Paul LePage is constantly showing us things we have never seen before.

On Thursday, our destination is the Maine House of Representatives for the presentation of an order to begin impeachment proceedings against the governor for the reckless way he wields power in Augusta.

No Maine governor has ever been removed from office, and vote counters say that this one won’t be either. There probably aren’t enough votes in the House to impeach him, and if there were, an acquittal in the Republican-controlled Senate is a near certainty.

A victory on any of those votes would give LePage and his supporters something to celebrate, which is why Democratic leaders in the House tried to put a lid on the impeachment talk last week, hoping to come up with a face-saving rebuke that could get a majority vote.

They may be right politically, but that doesn’t make them right. There is real value in having an impeachment debate, regardless of how the vote turns out.

To vote on Portland Rep. Ben Chipman’s proposed order, House members would have to answer this question: Did Gov. LePage cross a line when he told an independent nonprofit that he would put them out of business by withholding state funds if they hired Maine House Speaker Mark Eves for their top job?

Other charges include his decision to sit on voter-approved bonds, his pressuring Department of Labor hearing officers to make more unemployment decisions go the employers’ way and his personally intervening in a Maine Human Rights Commission case on behalf of a friendly businessman.

Not on the list – but on everyone’s mind – is the governor’s attempt to turn the drug war into a race war, publicly telling the world that “these types of guys” travel up to Maine to sell heroin and “half the time they impregnate a young, white girl before they leave.”

That won LePage high praise from David Duke, a former Grand Wizard of the Ku Klux Klan, who devoted much of a recent episode of his white supremacist radio show to support the governor’s position. “You are probably picking yourself off the floor to think that an elected governor in the United States of America would actually talk about this horrible destruction and defilement of young white women,” said the awed Klan leader.

So, if the question is whether the governor crossed a line, and if the answer to the question is “No,” it would be valuable if the governor’s supporters could explain exactly where that line is.

Is there anything short of criminal activity that would make a governor unfit for office?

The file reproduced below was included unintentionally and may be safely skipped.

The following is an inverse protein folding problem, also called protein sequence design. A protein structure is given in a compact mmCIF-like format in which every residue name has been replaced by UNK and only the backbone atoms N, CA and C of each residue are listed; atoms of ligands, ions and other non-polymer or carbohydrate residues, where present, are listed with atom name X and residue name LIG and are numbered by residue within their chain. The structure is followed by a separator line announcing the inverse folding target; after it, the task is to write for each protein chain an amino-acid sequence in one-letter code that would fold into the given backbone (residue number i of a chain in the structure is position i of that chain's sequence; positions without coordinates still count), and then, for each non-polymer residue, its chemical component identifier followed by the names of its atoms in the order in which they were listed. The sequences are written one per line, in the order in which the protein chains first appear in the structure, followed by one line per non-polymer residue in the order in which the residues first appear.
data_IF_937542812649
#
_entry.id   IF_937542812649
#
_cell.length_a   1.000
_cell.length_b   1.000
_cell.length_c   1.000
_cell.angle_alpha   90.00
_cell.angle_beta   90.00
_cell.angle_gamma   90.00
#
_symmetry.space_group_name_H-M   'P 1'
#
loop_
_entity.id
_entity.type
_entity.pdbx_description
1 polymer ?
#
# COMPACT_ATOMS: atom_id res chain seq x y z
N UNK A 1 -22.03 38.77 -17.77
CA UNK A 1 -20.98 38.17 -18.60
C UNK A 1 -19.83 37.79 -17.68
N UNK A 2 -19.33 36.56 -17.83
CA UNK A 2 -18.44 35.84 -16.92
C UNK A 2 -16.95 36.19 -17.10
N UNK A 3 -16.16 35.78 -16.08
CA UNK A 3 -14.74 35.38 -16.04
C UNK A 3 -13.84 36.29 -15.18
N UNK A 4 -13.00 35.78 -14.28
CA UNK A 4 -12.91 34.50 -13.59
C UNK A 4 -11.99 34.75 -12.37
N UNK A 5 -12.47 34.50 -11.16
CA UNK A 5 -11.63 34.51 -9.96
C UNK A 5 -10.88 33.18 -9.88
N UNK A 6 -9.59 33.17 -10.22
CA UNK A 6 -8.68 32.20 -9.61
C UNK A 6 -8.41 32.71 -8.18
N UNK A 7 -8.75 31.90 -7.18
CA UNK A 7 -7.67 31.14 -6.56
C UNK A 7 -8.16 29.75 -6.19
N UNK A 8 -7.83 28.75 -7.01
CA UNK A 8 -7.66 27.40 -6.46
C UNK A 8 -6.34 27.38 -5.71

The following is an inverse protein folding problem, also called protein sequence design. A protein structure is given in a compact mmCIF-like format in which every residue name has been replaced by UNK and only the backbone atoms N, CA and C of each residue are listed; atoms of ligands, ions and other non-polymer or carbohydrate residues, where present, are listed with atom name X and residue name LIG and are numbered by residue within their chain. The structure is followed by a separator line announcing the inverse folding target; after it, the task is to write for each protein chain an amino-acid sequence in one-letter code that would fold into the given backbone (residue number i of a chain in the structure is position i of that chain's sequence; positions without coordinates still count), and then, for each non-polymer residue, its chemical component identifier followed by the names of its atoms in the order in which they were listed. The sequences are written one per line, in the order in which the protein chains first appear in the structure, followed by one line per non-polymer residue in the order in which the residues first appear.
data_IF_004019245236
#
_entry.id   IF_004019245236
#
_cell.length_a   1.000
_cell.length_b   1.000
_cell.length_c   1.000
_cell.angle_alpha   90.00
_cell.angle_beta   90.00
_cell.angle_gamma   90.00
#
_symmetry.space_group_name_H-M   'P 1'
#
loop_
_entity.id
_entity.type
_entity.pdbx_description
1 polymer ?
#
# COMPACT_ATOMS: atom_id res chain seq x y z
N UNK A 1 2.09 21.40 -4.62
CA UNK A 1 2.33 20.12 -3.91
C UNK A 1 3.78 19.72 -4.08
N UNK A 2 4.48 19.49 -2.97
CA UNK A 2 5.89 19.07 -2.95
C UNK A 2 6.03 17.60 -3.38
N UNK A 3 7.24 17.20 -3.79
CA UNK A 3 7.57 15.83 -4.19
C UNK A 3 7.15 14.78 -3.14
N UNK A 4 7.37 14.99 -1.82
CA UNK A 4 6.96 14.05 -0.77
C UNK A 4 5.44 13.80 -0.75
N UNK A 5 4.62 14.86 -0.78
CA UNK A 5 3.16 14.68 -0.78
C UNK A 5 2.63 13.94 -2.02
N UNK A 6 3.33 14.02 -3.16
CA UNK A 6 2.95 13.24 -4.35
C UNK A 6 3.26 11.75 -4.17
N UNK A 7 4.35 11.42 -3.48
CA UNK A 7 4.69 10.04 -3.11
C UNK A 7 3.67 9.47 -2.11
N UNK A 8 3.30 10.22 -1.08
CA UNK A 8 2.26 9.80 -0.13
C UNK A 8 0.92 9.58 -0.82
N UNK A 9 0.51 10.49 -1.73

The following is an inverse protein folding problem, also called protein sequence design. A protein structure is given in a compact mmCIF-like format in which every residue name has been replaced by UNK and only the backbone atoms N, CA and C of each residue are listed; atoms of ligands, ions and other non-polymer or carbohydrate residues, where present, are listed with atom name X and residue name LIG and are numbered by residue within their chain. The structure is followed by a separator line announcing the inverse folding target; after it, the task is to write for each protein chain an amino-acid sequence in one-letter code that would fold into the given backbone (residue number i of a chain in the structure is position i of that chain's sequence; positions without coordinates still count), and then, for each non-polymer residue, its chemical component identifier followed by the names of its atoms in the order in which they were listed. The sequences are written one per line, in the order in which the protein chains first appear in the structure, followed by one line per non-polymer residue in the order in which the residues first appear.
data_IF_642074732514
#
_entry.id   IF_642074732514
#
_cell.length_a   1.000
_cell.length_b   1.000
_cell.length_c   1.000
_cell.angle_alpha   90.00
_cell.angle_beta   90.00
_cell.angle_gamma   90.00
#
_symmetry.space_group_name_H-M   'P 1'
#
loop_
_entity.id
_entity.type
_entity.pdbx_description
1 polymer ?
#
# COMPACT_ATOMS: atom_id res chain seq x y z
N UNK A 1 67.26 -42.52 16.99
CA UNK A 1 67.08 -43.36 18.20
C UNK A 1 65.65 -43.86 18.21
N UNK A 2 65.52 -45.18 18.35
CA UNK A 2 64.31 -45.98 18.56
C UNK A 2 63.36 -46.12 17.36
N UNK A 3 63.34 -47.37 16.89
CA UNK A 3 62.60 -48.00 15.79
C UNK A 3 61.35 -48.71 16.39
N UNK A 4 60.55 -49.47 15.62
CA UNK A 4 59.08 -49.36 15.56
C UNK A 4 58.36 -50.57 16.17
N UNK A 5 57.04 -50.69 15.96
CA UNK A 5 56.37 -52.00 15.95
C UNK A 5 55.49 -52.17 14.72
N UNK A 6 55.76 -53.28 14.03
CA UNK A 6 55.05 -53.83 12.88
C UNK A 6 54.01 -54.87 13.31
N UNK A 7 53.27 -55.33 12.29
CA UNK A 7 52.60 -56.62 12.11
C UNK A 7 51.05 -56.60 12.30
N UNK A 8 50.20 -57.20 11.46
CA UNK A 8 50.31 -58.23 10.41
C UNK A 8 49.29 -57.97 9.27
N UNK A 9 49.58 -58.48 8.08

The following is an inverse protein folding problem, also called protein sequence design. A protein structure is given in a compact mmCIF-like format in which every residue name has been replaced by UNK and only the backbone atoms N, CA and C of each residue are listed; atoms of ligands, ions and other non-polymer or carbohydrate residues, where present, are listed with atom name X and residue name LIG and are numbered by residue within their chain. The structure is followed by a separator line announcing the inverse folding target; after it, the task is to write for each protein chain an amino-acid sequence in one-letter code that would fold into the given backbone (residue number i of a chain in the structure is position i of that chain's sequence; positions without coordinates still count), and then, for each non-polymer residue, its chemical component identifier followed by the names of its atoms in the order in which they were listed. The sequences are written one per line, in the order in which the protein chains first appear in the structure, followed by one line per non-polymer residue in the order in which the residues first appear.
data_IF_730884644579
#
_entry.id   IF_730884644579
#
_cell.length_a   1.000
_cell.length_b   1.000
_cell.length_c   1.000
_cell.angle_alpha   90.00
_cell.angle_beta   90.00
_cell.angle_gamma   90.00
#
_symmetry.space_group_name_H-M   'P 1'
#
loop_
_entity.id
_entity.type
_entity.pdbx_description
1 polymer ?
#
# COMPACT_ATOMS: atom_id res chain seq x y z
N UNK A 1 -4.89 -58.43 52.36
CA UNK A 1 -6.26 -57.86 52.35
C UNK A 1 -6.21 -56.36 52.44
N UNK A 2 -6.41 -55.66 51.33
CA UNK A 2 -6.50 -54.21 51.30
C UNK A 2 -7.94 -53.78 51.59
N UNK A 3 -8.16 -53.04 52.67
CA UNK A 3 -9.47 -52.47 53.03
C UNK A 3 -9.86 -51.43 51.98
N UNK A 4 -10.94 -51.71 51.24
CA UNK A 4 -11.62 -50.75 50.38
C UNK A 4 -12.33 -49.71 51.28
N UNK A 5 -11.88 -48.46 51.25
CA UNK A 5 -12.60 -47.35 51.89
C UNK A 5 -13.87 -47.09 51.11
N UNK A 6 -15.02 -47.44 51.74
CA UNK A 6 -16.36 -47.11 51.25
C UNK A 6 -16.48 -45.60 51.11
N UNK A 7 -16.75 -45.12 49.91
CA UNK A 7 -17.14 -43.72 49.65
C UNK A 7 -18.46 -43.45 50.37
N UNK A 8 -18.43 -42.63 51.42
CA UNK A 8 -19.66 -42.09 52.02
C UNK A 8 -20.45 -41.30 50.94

Would his surrogates have had to threaten to break someone’s legs at Good Will-Hinckley for LePage to have crossed the line? Would Mark Eves have had to end up in a trunk, not just unemployed, before impeachment was a realistic possibility?

And is it really OK for an official who is elected to serve everyone — not just the white people — to say things about race that a Ku Klux Klan leader finds praiseworthy?

These are important questions, and whether LePage stays in office or not, they ought to be answered, because the governor’s behavior sets a standard.

There was a time when the phrase “kiss my butt” would not appear in this newspaper.

Same with references to “giving it to” anyone “without the benefit of Vaseline.” And if someone had said that an opponent was “blowing smoke up” anyone’s “backside,” the editors would have run for a euphemism.

But all those phrases have made it to print, all inside quotation marks and all attributed to Paul LePage.

People can coo about his blunt talk and his rough-around-the-edges delivery, but they can’t deny that the governor has lowered the bar for civil discourse in Maine.

What he does matters more than what he says and will set the bar for the rest of his time in office and for a long time to come.

Voting for the impeachment order probably won’t result in Gov. LePage’s removal, but it would at least make clear how far is too far for a chief executive to go in our system. And if nothing else, it would force other politicians to make clear how far they are willing to go to support this governor.

“If you are afraid to confront him, it will only get worse,” said Rep. Jeffrey Evangelos, an independent from Friendship who has been a leader of the impeachment movement. “(House members) are going to have to push a button on Thursday, and they are going to have to ask themselves, ‘Do I want to stand up for this guy?’ ”

And knowing which members are willing to do that would make the impeachment vote worth having.

Greg Kesich is the editorial page editor. He can be contacted at:

[email protected]

Twitter @gregkesich

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